Book Quest Speaks Volumes

So you want to know the contents of your kids’ new textbooks before public school starts? Good luck trying to find out as Shelby GOP member Mick Wright related yesterday on facebook. He was thwarted. This morning I asked him about it and he gave a surprising account:

“I was alerted to the public textbook review opportunity via an email
from Karen Bracken at Tennessee Against Common Core
(http://www.tnacc.net).

She forwarded the attached news release from the Tennessee Department
of Education. (see below)

The K-12 social studies textbooks were said to be “on display” at
collection sites across the state as of July 18. There was one
location listed for the “Memphis Delta District,” at the University of
Memphis.

I immediately emailed the contact person listed in the news release,
to inquire about the process. I was unsure if reservations were
required. There were also no availability times listed on the grid.

I received a response later the same day.

***

Mr. Wright,
The elevator in our building has been under reconstruction for over a
month. Consequently, we have been unable to move the books to the
appropriate room and unpack them. It will be at least another week
before we are able to start the unpacking.
I will keep your email address and contact you when these books
become available. You may also contact me again on July 29th to check
on our progress.

Ernest A. Rakow

Then on July 30, I received a follow-up:

Mr. Wright,
We now have the Social Studies textbooks and associated learning
materials available for review. They are located in a classroom which
presently is available on Monday and Friday from noon to 4:30. August
12th through August 23rd the room should be available from 8:00-4:30.
Please come to the Office of the Dean, 215 Ball Hall for access.
It is recommended that you call 678-2399 to be sure the room is
available at the time you wish to come.”

That prompted Mick to say:

“I think it’s inappropriate for the textbooks to be unavailable outside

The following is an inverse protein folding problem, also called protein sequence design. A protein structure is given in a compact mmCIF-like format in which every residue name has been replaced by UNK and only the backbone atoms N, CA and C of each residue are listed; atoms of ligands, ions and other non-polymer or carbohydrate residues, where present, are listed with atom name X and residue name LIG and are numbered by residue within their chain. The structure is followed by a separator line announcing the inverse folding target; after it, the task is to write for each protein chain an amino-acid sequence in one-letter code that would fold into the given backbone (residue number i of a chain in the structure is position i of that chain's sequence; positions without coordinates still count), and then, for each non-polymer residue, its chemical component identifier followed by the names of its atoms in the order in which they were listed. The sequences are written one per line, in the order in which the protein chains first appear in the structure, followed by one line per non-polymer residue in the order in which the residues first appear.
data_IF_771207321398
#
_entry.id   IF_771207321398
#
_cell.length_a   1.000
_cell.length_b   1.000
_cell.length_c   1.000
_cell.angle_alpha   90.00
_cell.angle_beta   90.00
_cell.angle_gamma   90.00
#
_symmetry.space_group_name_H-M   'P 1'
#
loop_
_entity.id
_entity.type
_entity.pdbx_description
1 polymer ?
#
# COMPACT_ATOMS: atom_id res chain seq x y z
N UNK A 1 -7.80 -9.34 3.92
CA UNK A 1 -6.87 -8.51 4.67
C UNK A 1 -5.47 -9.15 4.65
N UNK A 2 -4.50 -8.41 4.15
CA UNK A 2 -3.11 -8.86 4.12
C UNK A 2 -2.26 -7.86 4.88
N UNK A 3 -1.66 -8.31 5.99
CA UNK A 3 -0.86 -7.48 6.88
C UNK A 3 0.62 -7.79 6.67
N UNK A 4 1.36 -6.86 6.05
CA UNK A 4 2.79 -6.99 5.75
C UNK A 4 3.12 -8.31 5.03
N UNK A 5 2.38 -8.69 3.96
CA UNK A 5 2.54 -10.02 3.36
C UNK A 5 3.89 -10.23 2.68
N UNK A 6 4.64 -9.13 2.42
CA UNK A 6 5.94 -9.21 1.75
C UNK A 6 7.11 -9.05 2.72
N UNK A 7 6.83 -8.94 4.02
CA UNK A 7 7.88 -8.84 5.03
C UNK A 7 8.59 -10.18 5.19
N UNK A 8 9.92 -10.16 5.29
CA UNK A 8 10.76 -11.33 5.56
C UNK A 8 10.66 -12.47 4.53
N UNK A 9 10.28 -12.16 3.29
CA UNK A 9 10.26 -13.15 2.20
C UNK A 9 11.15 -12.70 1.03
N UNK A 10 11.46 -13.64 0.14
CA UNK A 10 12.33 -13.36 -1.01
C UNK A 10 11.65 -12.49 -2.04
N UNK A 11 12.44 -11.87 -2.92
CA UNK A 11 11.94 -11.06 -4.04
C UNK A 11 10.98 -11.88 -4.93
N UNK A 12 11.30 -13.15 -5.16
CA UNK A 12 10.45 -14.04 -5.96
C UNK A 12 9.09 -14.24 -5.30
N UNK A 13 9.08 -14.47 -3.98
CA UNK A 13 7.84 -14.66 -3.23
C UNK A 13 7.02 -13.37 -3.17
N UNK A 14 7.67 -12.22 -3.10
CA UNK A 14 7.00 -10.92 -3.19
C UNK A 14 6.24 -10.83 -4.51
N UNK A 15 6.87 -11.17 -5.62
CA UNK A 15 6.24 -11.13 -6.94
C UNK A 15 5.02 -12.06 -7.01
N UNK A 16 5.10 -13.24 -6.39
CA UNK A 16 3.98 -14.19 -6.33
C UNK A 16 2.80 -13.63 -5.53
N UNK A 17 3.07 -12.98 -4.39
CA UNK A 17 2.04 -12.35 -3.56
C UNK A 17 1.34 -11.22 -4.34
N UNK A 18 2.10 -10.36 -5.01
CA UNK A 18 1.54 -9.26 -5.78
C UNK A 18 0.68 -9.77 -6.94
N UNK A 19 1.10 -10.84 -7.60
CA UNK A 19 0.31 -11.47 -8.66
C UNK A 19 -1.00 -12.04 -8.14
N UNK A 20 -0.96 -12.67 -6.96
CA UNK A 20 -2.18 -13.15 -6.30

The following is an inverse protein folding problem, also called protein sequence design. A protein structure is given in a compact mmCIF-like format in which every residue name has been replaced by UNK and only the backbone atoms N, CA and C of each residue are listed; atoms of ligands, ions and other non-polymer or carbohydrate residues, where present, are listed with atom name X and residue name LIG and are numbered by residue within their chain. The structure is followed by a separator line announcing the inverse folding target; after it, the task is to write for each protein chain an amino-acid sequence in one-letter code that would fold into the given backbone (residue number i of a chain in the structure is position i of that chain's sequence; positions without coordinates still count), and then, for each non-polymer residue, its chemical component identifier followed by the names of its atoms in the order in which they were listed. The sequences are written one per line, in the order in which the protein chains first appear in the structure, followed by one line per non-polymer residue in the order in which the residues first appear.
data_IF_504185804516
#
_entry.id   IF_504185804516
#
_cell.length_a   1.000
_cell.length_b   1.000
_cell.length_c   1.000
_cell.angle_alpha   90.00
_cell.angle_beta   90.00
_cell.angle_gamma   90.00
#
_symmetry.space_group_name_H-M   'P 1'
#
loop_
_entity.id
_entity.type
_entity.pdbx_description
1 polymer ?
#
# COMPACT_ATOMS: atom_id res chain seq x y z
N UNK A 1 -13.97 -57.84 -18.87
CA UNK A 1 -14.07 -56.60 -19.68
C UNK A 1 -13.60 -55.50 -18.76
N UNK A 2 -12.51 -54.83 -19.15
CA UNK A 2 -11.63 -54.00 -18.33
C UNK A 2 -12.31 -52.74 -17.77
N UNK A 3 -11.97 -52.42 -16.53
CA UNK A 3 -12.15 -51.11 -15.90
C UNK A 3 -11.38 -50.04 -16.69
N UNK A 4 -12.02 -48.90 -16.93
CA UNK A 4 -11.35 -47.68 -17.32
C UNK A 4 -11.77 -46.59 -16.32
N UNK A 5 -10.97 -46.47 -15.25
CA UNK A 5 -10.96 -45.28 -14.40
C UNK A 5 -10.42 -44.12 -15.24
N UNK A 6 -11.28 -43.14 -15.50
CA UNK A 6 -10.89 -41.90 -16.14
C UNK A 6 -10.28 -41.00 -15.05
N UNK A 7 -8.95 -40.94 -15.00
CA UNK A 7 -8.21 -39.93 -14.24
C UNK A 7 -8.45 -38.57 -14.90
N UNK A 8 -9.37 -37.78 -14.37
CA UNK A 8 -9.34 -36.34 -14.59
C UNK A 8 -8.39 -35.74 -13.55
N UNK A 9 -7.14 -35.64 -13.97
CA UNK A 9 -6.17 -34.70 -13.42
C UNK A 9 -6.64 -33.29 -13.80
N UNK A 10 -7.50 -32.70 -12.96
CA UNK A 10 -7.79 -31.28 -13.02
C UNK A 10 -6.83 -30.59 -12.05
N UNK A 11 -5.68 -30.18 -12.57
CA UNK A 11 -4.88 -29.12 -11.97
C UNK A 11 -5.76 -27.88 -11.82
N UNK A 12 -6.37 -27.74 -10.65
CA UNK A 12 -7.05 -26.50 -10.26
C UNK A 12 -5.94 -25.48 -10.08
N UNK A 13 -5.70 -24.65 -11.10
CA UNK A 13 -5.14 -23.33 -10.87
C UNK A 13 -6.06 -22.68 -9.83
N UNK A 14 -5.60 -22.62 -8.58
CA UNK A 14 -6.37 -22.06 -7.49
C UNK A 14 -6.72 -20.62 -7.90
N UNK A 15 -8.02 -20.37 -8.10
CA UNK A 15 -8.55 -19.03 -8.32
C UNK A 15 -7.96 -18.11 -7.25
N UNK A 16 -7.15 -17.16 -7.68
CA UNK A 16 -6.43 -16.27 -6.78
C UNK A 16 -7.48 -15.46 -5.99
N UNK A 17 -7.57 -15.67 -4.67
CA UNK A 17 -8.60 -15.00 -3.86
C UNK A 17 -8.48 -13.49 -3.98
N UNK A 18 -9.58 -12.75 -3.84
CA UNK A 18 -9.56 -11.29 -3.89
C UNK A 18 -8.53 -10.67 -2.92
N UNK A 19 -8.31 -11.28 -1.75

of typical working hours if this is to be a public review. Obviously,
the news release was inaccurate considering that the Memphis location
was not available for the first two weeks of the review period. The
state should have taken measures to ensure that the textbook
collection sites were open and available to the public.

This makes an already strained relationship between the public and the
government worse, in light of all the school reform and common core
implementation. The Tennessee public is being asked to accept several
things on trust, and a little more transparency and flexibility could
go a long way toward alleviating the anxiety many of us feel.”

Tennessee Department of Education email:

New Textbooks Available for Public’s Review; Input Encouraged

NASHVILLE—New K-12 social studies textbooks proposed for use in Tennessee public schools during the 2014-15 school year are on display in 10 district textbook collection sites located across the state.

As in past years, the public can review all textbooks at any time during the six-year adoption period, but public comments on the proposed social studies textbooks must be submitted by Sept. 11, 2013, to be considered by the publisher. Forms are available at each site for public input. The 10 textbook collection sites also house all the books on the approved list for all subject areas.

Morgan Branch, director of textbook services, encouraged parents, family members, educators, and the general public to visit the textbook sites and to participate in the review process. “It is very important for the public to have access to the textbooks under consideration,” Branch said. “Our goal is to provide a wide variety of materials that enrich and support the curriculum and address students’ varied interests, abilities, and learning styles.”

In addition to citizen input, a state review committee of teachers is assisting the Tennessee Textbook Commission members with their evaluation of the textbooks. Commission members can also use the professional expertise of teachers in their local school systems.

After the commission’s Sept. 16, 2013, meeting, a workshop will be held for textbook publishers to respond to the reviews of their books and to answer questions from a representative panel of the reviewers and commission members. At their October 2013 meeting, commission members will vote on the new editions to recommend to the State Board of Education for the 2013 official list of textbooks, after which state board members will make the final decision on the official list. Local school systems can then choose which textbooks to adopt from the official state textbook list for a six-year period.

Citizens interested in reviewing the proposed social studies textbooks should contact the director of the textbook collection site in their area.

Public comments regarding the proposed social studies textbooks should be sent to Morgan Branch, director of textbook services, Tennessee Department of Education, 11th Floor, Andrew Johnson Tower,

Nashville, Tennessee 37243-0379 by Sept. 11, 2013. Citizens with questions about the process may email Morgan.Branch@tn.gov or call (615) 253-3160.

For more information, please contact Kelli Gauthier at (615) 532-7817 or Kelli.Gauthier@tn.gov.

For West Tennessee the location lists the Learning Resources Center, University of Memphis, Ball Education Building, Room 320 Memphis, TN 38152

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